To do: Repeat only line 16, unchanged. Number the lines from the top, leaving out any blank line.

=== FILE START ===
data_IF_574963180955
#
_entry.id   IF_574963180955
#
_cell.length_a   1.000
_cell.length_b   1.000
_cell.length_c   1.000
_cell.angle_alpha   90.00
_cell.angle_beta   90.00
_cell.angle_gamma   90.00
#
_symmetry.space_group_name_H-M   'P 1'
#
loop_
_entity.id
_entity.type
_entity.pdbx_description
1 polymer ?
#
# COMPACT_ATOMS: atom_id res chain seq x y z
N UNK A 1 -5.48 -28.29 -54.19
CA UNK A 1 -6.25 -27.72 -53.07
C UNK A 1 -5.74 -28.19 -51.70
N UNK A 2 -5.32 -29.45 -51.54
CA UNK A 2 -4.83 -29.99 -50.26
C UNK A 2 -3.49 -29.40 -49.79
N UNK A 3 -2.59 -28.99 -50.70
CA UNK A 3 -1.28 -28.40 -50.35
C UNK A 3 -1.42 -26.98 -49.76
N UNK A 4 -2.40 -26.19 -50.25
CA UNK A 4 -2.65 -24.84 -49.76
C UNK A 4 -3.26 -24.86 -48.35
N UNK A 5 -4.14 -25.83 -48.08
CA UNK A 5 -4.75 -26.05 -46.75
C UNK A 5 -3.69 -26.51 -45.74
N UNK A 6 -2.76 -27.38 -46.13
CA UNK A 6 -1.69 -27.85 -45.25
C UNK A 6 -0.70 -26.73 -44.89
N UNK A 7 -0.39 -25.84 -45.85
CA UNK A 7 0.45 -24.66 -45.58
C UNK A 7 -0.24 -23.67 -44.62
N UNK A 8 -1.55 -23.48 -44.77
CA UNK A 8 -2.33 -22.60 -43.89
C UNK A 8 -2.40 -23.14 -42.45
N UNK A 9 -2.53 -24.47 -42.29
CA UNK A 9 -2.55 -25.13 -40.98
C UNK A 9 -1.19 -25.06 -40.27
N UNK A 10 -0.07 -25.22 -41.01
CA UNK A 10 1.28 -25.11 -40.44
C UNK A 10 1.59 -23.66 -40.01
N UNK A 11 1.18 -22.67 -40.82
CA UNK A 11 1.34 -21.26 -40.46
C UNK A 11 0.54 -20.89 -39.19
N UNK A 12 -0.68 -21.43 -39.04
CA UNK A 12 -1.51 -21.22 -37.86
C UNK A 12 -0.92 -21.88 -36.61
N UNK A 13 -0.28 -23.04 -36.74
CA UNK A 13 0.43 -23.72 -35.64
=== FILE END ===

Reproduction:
_entity.type